Entering the wet season in the Greater Sundas can be a risky strategy with the weather but can be excellent for birding, and so this tour proved, with a very high rate of endemics bagged in both islands. Java, hosting an incredible number of endangered species, gave us excellent birding with highlights like Javan Hawk-eagle, Chestnut-bellied Partridge, Javan Cochoa, Sunda and Horsfield´s thrushes, Javan Trogon, Javan Banded Pitta, Javan Owlet, Javan Frogmouth, White-breasted Babbler, Dark-backed Imperial Pigeon, Pink-headed Fruit-dove, Javan Laughingthrush, Volcano Swiftlet or both Tawny-breasted and Pin-tailed Parrotfinches. Way Kambas treated us well with excellent night birding as expected, including Oriental Bay Owl, Bonaparte's Nightjar, Reddish Scops-owl and Sunda, Large and Gould's Frogmouths. Daytime birding was also excellent with the endangered White-winged Duck, Cinnamon-headed Green-pigeon, Malayan Banded Pitta, Olive-backed Flameback, Rufous-tailed Shama and many more. Both Gunung Kerinci and Bukit Tapan were also great and the number of highlights, countless. Schneider's Pitta, Salvadori's Pheasant, Sumatran Cochoa, Rimator, Sumatran Peacock Pheasant, Red-billed Partridge, Sumatran Frogmouth, Sumatran and Blue-faced Leafbirds, Ruby-throated Bulbul, Graceful Pitta and Marbled Wren Babbler.
2018 [03 March] - Rob Hutchinson - Java & Sumatra
An ever increasing number of recognised endemics make these two Indonesian islands even more attractive, and this custom tour targeted those, following a traditional birding circuit but with the exciting addition of the Mentawai islands. We began on Java where Gunung Gede-Pangrango was pleasantly free of the hoards of hikers that descend later in the year, and we racked up a great list of endemic; Javan Scops Owl at touching distance, Javan Frogmouth, Javan Owlet, Chestnut-bellied Partridge, Javan Trogon, Javan Crocias, Javan Cochoa, Crescent-chested and Whitebibbed Babblers, Flame-fronted and Brown-headed Barbets, Pygmy Bushtit and the spectacular Javan Kingfisher.
2018 [06 June] - Rob Gordijn & Helen Rijkes - Western Sumatra
Sumatra was our second stop in our year of travelling, we wanted a destination in Indonesia in June and the weather in Sumatra seemed favourable. With two new pitta’s and lots of other endemics this was an easy choice. Since we only allotted 10 days we chose to do western Sumatra with the best site for most endemics (Kerinci) and since we were travelling via Padang we added one of the offshore islands (Mentawai).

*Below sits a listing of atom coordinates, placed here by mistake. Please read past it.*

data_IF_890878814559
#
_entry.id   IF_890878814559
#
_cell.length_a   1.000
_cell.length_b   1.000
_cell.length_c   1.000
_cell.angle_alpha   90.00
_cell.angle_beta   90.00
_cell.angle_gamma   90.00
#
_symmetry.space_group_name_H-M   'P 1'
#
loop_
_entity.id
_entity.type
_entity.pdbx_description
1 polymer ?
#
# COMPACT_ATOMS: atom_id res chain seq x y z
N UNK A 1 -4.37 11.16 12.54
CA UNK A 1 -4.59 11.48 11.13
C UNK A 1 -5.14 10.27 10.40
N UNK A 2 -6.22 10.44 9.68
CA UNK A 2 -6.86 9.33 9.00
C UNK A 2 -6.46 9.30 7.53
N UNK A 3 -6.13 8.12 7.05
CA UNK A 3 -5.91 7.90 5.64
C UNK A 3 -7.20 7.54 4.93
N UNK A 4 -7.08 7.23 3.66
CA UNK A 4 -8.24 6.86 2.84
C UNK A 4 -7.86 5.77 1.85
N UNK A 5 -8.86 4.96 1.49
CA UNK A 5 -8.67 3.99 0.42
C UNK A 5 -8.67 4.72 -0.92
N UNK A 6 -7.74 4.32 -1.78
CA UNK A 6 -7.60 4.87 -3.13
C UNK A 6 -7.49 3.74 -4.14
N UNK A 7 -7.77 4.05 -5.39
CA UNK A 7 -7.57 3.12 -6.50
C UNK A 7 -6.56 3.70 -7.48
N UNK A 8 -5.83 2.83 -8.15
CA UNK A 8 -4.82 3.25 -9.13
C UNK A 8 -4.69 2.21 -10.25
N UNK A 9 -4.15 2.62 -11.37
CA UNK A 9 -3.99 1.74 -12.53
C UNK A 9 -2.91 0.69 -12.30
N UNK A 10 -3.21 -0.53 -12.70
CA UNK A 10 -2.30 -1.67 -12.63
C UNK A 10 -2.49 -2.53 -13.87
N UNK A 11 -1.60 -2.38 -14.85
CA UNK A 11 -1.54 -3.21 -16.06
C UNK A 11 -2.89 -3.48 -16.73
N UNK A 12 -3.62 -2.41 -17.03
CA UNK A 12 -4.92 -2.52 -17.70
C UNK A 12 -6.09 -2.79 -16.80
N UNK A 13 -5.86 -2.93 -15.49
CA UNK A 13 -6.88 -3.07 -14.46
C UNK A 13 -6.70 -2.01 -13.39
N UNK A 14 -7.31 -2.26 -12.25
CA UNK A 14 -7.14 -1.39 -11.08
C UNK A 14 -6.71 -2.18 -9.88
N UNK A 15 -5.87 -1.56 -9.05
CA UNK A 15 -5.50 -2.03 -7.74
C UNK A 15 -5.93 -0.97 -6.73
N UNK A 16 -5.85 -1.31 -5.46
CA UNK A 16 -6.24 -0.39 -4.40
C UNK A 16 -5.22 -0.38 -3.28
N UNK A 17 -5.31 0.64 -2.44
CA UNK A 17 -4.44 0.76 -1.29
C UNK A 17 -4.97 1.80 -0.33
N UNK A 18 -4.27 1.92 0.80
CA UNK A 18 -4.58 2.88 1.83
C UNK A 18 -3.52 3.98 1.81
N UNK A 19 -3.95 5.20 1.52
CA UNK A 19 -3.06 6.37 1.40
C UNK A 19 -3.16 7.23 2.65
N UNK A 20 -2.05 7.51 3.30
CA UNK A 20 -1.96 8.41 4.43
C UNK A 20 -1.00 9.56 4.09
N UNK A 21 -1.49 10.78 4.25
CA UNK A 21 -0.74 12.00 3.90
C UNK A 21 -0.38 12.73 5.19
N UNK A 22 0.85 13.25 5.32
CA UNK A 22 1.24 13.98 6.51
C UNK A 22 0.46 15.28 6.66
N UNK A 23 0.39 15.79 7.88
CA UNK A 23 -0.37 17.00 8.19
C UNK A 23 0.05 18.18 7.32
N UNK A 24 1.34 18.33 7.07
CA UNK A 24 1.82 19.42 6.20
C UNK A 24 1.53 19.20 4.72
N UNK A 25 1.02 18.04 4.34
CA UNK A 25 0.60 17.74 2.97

2018 [07 July] - Brian Cox
This was a three part trip, travelling independently to Siberut and Kerinci and then we hired the services of Aceh Birders to take us around Aceh. We have both been to southern Sumatra before (Way Titias, Danau Ranau and Way Kambas) so we therefore had a manageable list of target birds we wanted to see mainly focussing on the endemics.
2018 [09 September] - Mike Nelson - Sumatra & Java
With a tasty list of endemics, it’s no wonder our West Java and Sumatra tour is very popular and our third tour this year didn’t disappoint, notching up a total of 341 species, including a fantastic crop of endemics and local specialties.
Birding in Kerinci-Seblat National Park
Famous montane and hill birding. Easily accessible forests with a good chance of almost all montane Sumatran endemics…
Birding in Sumatra – Burung-Nusantara / Birds-Indonesia
Information about birding sites in Sumatra, including key species, maps, access, local guides and resources. Birdwatching in Sumatra can be very rewarding, with over 600 bird species recorded including around 28 endemics, it can also be very tough at times! Sumatra is big, and the distances involved in moving around can be great. Despite the massive area, however, very few established sites are known and many visitors just go birding at two; typically Way Kambas National Park and Kerinci-Seblat National Park, although the popularity of Bukit Barisan Selatan National Park is on the rise. A trip to just two of these sites can get you almost all of the endemic species and many of the other highly sought after birds. For those with time on the their hands and a thirst for adventure, Sumatra has many, more unexplored or under-explored areas. One such area in particular is the Gunung Leuser region of North Sumatra and Aceh. Sumatra also has a chain of endemic bird rich islands off its west coast, including the Mentawi Islands and Enggano. We will be adding information about these sites very soon. Browse sites from the map or the table. Each site page will show links to birding trip reports, guides and other content that is relevant. Help us keep this information up to date by posting your experiences back here as comments…